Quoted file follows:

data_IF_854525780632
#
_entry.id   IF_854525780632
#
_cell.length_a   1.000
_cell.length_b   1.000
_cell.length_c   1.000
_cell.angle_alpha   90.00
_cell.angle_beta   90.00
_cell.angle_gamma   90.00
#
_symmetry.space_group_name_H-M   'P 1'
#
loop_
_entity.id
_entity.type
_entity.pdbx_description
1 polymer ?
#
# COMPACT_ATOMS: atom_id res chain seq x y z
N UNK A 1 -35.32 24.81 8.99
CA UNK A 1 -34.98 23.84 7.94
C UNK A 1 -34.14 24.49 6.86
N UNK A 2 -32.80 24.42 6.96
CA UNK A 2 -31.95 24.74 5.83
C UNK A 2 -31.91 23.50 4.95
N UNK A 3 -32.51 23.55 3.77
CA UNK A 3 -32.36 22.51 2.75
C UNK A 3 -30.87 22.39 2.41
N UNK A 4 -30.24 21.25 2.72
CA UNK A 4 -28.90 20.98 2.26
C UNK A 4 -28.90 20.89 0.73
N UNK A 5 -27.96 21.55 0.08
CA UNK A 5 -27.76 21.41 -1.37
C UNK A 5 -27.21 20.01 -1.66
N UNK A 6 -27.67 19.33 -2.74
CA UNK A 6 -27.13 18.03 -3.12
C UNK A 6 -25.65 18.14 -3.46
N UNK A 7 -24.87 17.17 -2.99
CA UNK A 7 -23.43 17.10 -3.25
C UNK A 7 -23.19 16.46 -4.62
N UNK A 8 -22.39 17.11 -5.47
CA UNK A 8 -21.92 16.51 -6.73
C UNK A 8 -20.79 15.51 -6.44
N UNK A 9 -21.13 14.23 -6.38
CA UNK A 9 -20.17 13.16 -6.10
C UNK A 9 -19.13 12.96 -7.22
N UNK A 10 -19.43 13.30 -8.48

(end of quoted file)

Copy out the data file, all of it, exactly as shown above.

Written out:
data_IF_854525780632
#
_entry.id   IF_854525780632
#
_cell.length_a   1.000
_cell.length_b   1.000
_cell.length_c   1.000
_cell.angle_alpha   90.00
_cell.angle_beta   90.00
_cell.angle_gamma   90.00
#
_symmetry.space_group_name_H-M   'P 1'
#
loop_
_entity.id
_entity.type
_entity.pdbx_description
1 polymer ?
#
# COMPACT_ATOMS: atom_id res chain seq x y z
N UNK A 1 -35.32 24.81 8.99
CA UNK A 1 -34.98 23.84 7.94
C UNK A 1 -34.14 24.49 6.86
N UNK A 2 -32.80 24.42 6.96
CA UNK A 2 -31.95 24.74 5.83
C UNK A 2 -31.91 23.50 4.95
N UNK A 3 -32.51 23.55 3.77
CA UNK A 3 -32.36 22.51 2.75
C UNK A 3 -30.87 22.39 2.41
N UNK A 4 -30.24 21.25 2.72
CA UNK A 4 -28.90 20.98 2.26
C UNK A 4 -28.90 20.89 0.73
N UNK A 5 -27.96 21.55 0.08
CA UNK A 5 -27.76 21.41 -1.37
C UNK A 5 -27.21 20.01 -1.66
N UNK A 6 -27.67 19.33 -2.74
CA UNK A 6 -27.13 18.03 -3.12
C UNK A 6 -25.65 18.14 -3.46
N UNK A 7 -24.87 17.17 -2.99
CA UNK A 7 -23.43 17.10 -3.25
C UNK A 7 -23.19 16.46 -4.62
N UNK A 8 -22.39 17.11 -5.47
CA UNK A 8 -21.92 16.51 -6.73
C UNK A 8 -20.79 15.51 -6.44
N UNK A 9 -21.13 14.23 -6.38
CA UNK A 9 -20.17 13.16 -6.10
C UNK A 9 -19.13 12.96 -7.22
N UNK A 10 -19.43 13.30 -8.48